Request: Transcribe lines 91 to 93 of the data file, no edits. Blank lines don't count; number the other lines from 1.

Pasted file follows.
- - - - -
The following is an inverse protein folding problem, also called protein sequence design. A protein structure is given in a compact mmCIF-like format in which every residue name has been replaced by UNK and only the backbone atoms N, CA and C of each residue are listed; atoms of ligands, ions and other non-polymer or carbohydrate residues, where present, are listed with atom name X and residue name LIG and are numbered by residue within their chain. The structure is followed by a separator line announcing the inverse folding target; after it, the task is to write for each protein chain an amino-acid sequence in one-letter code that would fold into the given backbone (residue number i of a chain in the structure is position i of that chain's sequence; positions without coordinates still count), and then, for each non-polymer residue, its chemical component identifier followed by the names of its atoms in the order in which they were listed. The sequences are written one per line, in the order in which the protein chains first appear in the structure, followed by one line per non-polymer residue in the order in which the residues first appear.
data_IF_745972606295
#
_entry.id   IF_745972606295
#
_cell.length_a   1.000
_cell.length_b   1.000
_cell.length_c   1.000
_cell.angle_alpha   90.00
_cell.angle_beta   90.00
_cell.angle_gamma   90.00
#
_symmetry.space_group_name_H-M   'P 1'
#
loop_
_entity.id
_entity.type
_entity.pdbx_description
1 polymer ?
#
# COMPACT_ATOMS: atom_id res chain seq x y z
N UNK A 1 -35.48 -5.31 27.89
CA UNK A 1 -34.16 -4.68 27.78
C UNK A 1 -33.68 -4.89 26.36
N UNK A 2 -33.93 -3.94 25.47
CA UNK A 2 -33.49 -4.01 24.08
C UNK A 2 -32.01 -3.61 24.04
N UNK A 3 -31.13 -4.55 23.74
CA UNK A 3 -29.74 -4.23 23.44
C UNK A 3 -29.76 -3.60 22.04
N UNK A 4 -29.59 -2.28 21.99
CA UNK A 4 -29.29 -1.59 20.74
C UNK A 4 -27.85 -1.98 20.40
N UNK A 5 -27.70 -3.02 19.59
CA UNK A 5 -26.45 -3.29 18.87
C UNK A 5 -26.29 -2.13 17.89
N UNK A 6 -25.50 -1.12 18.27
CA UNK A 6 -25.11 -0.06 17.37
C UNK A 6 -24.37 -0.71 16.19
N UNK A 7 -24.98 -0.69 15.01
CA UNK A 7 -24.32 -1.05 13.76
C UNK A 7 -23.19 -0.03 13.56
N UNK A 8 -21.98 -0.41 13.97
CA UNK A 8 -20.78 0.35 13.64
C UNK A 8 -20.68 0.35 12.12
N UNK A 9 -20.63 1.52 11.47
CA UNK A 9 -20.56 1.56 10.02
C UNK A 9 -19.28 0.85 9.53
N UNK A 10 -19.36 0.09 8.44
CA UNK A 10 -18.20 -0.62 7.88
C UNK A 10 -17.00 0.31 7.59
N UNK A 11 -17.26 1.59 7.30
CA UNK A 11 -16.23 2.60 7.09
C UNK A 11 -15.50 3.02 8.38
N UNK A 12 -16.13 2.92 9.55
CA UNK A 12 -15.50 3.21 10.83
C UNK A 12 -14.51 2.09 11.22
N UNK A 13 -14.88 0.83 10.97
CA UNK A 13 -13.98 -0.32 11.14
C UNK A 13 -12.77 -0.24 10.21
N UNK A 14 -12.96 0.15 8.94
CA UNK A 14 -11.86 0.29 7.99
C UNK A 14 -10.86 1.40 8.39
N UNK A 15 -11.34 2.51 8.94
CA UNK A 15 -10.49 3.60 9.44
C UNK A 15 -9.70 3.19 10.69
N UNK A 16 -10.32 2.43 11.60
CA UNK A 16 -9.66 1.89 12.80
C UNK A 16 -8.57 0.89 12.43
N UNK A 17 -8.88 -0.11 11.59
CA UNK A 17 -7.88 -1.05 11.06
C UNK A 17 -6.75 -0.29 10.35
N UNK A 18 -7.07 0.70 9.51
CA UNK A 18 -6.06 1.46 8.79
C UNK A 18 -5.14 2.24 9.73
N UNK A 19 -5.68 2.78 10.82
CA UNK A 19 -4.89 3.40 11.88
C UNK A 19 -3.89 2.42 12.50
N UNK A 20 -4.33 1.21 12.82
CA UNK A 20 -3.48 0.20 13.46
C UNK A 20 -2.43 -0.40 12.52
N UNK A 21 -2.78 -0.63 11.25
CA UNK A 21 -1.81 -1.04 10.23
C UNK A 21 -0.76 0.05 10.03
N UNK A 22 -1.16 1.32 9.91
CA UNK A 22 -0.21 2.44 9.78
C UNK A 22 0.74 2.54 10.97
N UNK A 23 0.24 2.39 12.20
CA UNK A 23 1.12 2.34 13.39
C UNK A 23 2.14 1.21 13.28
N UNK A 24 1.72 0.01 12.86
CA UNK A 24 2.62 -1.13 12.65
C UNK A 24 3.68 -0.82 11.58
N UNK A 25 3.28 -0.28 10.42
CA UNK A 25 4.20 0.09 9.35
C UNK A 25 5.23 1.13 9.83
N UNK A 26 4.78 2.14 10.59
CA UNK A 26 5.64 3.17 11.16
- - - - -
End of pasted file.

N UNK A 24 1.72 0.01 12.86
CA UNK A 24 2.62 -1.13 12.65
C UNK A 24 3.68 -0.82 11.58